That wouldn't mean anything to most readers, but I knew it referred to Katrina vanden Heuvel, Princeton Class of 1981, and editor and publisher of The Nation, a magazine founded in 1865. Back in 1996 I had written a short profile of her for the Princeton Alumni Weekly (so I recalled, although I can't find the clip), so I always felt a certain connection to her, even if our politics differ. To hold a historical book signed by the author, addressed to somebody I met, packed a thrill that makes book hunting a passion for me.



I could only compare this to finding "Man's Quest for God," signed by Rabbi Abraham Joshua Heschel, for $1.

I bought this book for the inscription, but then I decided to see what all the excitement was about, given that the book outlined ideas that became part of the Great Society. After all, the PHS ignites media reflections whenever the anniversary of its publication rolls around. Hayden and co-author Dick Flacks wrote about it in The Nation in 2002. I had read about it in Kirkpatrick Sale's 1973 book "SDS: The Rise and Development of the Students for a Democratic Society."

The book's content ranges widely, from antique themes to startlingly familiar. Hayden mentions "in loco parentis" several times, referring to the idea that colleges act like students' parents. The prose reflects a prefeminist vocabulary: "We regards men as infinitely precious and possessed of unfulfilled capacities for reason, freedom, and love." That emphasis is in the original.

A bit later in the opening chapter on values:

Loneliness, estrangement, isolation describe the vast distance between man and man today. These dominant tendencies cannot be overcome by better personnel management, nor by improved gadgets, but only when a love of man overcomes the idolotrous worship of things by man.

Improved gadgetssociety didn't follow the PHS way of thinking on that topic.

PHS covers all the issues of the day, especially the global economy, civil rights and discrimination, colonialism, the Cold War, communism and foreign policy, domestic politics (with references to the "Dixiecrat-Republican alliance"), the search for meaning in life and the impact of automation on the workforce, and wraps up with a policy agenda. Some of the ideas are nothing if not ambitious: "We should undertake here and now a fifty-year effort to prepare for all nations the conditions of industrialization."

On the domestic side, PHS almost ventures into the realm of science fiction, and I mean that in a positive way. Examples:

Mechanisms of voluntary association must be created through which political information can be imparted and political participation encouraged.  That sounds a lot like the Internet to me, even if Hayden didn't have a technology solution in mind.

Institutions and practices which stifle dissent should be abolished, and the promotion of peaceful dissent should be actively promoted. PHS mentions here the House Un-American Activities Committee, loyalty oaths, and the Smith and McCarran Acts, adding, "The process of eliminating the blighting institutions is the process of restoring democratic participation." These are smart ideas, freshly applicable to the intolerance now found on college campuses and the threat of deplatforming of controversial thinkers by technology providers.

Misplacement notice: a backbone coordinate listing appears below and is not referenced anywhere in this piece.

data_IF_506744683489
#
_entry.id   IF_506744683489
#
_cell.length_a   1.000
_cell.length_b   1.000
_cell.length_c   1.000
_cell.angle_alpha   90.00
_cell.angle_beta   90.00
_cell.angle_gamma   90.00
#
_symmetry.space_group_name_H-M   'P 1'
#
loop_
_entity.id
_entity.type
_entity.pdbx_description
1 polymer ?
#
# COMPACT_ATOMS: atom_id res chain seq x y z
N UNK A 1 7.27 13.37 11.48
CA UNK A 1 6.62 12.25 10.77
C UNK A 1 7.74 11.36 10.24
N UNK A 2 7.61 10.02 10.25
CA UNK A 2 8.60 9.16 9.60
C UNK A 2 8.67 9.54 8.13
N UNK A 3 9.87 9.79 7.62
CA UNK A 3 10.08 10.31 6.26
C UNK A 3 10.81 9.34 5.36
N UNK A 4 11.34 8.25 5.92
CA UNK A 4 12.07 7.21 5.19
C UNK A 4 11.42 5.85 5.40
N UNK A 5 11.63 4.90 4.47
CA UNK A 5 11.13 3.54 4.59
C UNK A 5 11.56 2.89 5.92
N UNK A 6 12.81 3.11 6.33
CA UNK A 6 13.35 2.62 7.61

All told, PHS reads as a time capsule that captures a mood, and looks ahead to other generations of political and social tumult. It never ends

Finally, to circle back to the beginning, one more comment on that PAW profile of Katrina vanden Heuvel that I can't find. Owing to her outspoken political views and media visibility, the profile started circulating online, with my name attached to it. Most of the ruckus has died down, but the quotes can still be found on websites' archives, like this one.

But as the Port Huron Statement counseled, I'm all in favor of the promotion of peaceful dissent and analysis, whatever the source.



Sunday, August 12, 2018

A Sunday Morning Post about "The Saturday Evening Post"

As is my wont in a doctor's waiting room, on Friday I passed the time by flipping through magazines; I'll look at anything. What really caught my eye was a name from the distant past: "The Saturday Evening Post." Seeing that title startled me: The Saturday Evening Post still exists?

Many baby boomers may recall the Post as one of those staples of middle-class reading material. In the Wallach household in the 1960s and 1970s, we had subscriptions to the Post, Life, Look, National Geographic (I only read it for the articles), Boys' Life and Sports Illustrated, with my mother also getting Good Housekeeping and the Ladies Home Journal. With only two TV channels then serving the Rio Grande Valley of Texas (KGBT and KRGV), magazine subscriptions gave us a window into the turbulent world.

The current incarnation of the Post appears every two months, published by a nonprofit organization that also publishes children's magazines Humpty Dumpty and Jack and Jill. Its articles and advertising match what you see in AARP publications, trending toward an elderly demographic. As I waited for the nurse to call me in, I found the articles ranging from interesting to compelling, with some real food for thought: "A Second Chance for Ex-Cons" and "The New Nomads: Living Full-Time on the Road." The issue reprinted a short story from black author Zora Neale Hurston, one of the many top-level writers to contribute to the Post.